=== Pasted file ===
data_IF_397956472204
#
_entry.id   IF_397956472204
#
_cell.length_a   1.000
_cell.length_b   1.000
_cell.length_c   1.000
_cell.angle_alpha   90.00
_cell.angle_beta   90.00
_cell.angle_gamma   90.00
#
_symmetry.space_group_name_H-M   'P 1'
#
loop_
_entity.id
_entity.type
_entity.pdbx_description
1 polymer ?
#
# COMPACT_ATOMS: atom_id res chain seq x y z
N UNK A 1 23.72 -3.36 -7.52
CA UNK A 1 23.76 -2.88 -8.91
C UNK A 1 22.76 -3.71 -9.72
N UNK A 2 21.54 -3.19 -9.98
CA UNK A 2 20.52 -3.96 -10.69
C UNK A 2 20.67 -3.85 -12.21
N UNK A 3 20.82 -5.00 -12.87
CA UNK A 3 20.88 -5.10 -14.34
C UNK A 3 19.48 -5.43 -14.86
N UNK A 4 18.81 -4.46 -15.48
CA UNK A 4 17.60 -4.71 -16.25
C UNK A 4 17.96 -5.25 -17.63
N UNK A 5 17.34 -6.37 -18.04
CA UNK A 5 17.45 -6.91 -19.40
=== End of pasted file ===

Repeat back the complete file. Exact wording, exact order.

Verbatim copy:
data_IF_397956472204
#
_entry.id   IF_397956472204
#
_cell.length_a   1.000
_cell.length_b   1.000
_cell.length_c   1.000
_cell.angle_alpha   90.00
_cell.angle_beta   90.00
_cell.angle_gamma   90.00
#
_symmetry.space_group_name_H-M   'P 1'
#
loop_
_entity.id
_entity.type
_entity.pdbx_description
1 polymer ?
#
# COMPACT_ATOMS: atom_id res chain seq x y z
N UNK A 1 23.72 -3.36 -7.52
CA UNK A 1 23.76 -2.88 -8.91
C UNK A 1 22.76 -3.71 -9.72
N UNK A 2 21.54 -3.19 -9.98
CA UNK A 2 20.52 -3.96 -10.69
C UNK A 2 20.67 -3.85 -12.21
N UNK A 3 20.82 -5.00 -12.87
CA UNK A 3 20.88 -5.10 -14.34
C UNK A 3 19.48 -5.43 -14.86
N UNK A 4 18.81 -4.46 -15.48
CA UNK A 4 17.60 -4.71 -16.25
C UNK A 4 17.96 -5.25 -17.63
N UNK A 5 17.34 -6.37 -18.04
CA UNK A 5 17.45 -6.91 -19.40